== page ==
Two Little Rock lawyers say an appeal before the Arkansas Supreme Court could affect much more than their $18.16 million in attorneys’ fees.
Attorney Joe Denton of Denton & Zachary said he fears that if the state Supreme Court tosses the attorneys’ fee award, it will deter Arkansans from filing lawsuits challenging the illegal use of taxpayer money by any governmental entity because they won’t be able to afford to hire attorneys.
In 2018, Denton and his law partner, Justin Zachary, agreed to take a contingency fee in exchange for representing a group of Arkansans challenging the use of sale tax funds authorized by Amendment 91 to the Arkansas Constitution for the Interstate 30 and Interstate 630 projects in Pulaski County.
When an attorney takes a case on contingency, there’s no guarantee of payment. But if the case results in a settlement or a judgment, the attorney receives a percentage of the amount, typically between a third and 40%. With a traditional hourly fee payment plan, however, attorneys are paid regardless of the outcome of the case.
“So there’s an increased risk for any attorney or law firm who engages in contingency fee work, because not only do you have to fund the case with your own funds, but you have to delay your own payment,” Denton said. “And there’s a risk that you may never get paid at all.”
In 2019, Pulaski County Circuit Court Judge Chip Welch ruled against the taxpayers, but they appealed and won at the state Supreme Court. As a result of the illegal exaction lawsuit, Welch ruled that $121 million used from the fund on the two road projects from the sales tax fund had to be reimbursed.
Welch also ruled in June 2021 that Denton and Zachary were entitled to a 15% contingency fee of the reimbursed amount.
The state of Arkansas and the Arkansas Department of Transportation appealed the ruling for attorneys’ fees, saying in their briefs that the fee should be thrown out or slashed. Both sides argued in their briefs that sovereign immunity barred the award of attorneys’ fees and costs entirely. “Winning an illegal exaction lawsuit should not be the equivalent of winning the lottery for the taxpayers’ lawyers,” the Department of Transportation said in its filing. “But that is exactly what the Fees Order is.”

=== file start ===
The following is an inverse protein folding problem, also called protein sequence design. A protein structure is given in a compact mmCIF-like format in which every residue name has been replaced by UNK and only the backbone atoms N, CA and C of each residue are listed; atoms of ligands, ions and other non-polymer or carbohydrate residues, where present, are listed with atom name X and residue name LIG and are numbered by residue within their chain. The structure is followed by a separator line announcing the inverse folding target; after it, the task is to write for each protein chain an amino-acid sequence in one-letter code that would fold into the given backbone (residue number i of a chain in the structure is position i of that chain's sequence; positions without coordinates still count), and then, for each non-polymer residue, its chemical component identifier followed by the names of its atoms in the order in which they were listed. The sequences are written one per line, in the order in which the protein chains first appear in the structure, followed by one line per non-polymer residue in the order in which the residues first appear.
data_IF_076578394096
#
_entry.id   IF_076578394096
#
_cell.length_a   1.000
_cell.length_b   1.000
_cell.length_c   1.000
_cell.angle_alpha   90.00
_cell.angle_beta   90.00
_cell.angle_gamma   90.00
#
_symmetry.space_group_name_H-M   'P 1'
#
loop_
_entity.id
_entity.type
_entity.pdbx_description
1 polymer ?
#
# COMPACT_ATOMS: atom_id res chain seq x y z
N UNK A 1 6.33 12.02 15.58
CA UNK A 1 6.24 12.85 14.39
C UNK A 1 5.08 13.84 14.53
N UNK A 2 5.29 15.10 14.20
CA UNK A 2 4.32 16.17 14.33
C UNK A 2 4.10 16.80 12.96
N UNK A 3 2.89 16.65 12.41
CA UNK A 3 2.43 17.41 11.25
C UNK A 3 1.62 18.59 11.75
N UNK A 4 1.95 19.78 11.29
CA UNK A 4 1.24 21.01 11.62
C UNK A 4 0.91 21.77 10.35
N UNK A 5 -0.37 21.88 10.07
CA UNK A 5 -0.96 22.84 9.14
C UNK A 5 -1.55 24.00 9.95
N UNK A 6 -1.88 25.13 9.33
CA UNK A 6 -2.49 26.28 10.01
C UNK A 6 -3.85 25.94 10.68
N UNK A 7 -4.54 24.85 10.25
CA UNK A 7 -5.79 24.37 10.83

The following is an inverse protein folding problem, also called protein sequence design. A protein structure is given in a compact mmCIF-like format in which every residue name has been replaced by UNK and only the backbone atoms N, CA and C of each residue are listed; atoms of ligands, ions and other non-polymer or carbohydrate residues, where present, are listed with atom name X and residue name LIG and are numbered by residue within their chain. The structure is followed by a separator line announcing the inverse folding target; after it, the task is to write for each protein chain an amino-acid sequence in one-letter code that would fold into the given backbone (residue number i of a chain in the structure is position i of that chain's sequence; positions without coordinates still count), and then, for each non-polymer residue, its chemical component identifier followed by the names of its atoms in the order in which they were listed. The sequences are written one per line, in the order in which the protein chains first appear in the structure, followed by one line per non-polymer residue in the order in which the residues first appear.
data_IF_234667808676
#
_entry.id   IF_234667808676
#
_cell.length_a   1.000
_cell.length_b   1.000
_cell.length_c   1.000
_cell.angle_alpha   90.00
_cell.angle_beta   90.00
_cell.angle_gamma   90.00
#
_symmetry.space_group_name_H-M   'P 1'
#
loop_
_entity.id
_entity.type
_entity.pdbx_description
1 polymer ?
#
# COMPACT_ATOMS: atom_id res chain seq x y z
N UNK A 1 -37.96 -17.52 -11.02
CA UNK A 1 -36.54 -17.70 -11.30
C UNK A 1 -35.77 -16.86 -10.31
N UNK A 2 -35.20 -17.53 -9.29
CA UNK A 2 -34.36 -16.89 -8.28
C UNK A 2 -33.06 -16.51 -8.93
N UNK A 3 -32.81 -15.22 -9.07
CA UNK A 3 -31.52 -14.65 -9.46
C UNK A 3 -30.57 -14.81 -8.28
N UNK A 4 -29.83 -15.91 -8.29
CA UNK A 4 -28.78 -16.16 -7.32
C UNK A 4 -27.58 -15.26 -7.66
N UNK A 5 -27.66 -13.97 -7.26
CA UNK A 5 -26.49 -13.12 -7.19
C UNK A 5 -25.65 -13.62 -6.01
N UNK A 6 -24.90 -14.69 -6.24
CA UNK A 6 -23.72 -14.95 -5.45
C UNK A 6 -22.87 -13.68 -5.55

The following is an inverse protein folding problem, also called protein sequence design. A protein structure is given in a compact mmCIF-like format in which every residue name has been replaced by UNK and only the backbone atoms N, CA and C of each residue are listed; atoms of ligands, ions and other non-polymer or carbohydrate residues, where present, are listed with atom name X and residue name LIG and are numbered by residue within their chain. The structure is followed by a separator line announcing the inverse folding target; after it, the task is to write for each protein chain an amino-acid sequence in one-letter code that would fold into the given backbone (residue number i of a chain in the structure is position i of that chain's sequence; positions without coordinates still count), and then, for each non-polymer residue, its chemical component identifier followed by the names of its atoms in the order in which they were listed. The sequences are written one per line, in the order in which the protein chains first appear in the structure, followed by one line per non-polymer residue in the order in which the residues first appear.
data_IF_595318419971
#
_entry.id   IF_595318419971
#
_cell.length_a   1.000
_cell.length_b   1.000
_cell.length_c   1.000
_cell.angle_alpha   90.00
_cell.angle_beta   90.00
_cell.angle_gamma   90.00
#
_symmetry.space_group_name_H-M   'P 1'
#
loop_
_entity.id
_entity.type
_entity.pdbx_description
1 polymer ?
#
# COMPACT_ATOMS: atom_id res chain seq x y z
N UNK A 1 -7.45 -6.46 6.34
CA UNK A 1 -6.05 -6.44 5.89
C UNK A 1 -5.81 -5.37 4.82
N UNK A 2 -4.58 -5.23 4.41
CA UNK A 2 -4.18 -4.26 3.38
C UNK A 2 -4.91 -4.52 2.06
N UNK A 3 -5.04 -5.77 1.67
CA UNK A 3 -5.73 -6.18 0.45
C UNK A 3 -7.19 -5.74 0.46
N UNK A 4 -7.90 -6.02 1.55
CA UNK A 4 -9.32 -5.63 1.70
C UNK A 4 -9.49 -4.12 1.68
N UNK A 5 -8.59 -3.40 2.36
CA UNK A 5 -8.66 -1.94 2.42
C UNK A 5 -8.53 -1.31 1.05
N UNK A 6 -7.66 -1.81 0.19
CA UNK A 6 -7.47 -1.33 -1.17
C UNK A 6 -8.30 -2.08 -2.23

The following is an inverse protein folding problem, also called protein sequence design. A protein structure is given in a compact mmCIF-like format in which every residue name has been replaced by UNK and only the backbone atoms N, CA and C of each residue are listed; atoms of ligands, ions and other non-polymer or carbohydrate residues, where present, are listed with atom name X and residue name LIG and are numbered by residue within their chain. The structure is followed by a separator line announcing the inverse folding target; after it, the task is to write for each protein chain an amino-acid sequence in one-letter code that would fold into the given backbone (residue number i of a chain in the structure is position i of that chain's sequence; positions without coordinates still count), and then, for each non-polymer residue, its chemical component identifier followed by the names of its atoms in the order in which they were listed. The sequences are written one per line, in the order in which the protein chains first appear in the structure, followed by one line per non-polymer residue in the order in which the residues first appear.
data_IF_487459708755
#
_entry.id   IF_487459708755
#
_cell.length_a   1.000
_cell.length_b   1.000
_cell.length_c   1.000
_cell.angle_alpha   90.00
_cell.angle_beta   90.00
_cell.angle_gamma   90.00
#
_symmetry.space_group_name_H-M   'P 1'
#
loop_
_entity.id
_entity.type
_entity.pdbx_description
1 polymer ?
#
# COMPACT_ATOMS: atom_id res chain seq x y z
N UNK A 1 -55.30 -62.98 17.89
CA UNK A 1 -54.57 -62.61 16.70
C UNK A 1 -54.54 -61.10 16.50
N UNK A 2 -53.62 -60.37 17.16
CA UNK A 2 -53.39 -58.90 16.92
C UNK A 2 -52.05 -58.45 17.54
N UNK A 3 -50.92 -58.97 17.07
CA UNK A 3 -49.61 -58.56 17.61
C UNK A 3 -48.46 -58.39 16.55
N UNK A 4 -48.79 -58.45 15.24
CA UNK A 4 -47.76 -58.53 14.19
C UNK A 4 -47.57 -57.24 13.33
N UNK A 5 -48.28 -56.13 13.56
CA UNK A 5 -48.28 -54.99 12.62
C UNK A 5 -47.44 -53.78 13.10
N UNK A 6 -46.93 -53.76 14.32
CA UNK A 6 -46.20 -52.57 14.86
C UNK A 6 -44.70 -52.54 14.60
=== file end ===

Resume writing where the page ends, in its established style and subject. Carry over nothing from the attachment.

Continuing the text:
The Denton & Zachary law firm has until Tuesday to file its brief.
Under the Arkansas Constitution, any Arkansan can challenge the illegal use of taxpayer funds by any governmental entity, said Denton, who, like Zachary, graduated from the University of Arkansas at Little Rock Bowen School of Law.
“So if the state’s position that they are immune from having to pay attorneys’ fees in these instances is upheld by the Supreme Court, then it creates a financial barrier to the citizens of Arkansas being able to exercise this right,” Denton said. “So only the very affluent would be able to come in and challenge whether or not any governmental entity’s use of a particular taxpayer fund is authorized by law.”
The sales tax that was paid into the Amendment 91 account for use by the Department of Transportation has no legislative oversight, Denton said.
“An illegal exaction cause of action is the only way to police these particular funds,” Denton said. “Without the ability to collect attorneys’ fees, if you prevail on the illegal exaction lawsuit, there is no meaningful way to check the government’s use of these funds.”
At the state Supreme Court, the state of Arkansas is represented by the Arkansas attorney general’s office. The Department of Transportation is represented by Kevin Crass and Kathy McCarroll of Friday Eldredge & Clark of Little Rock. Both sides declined to comment.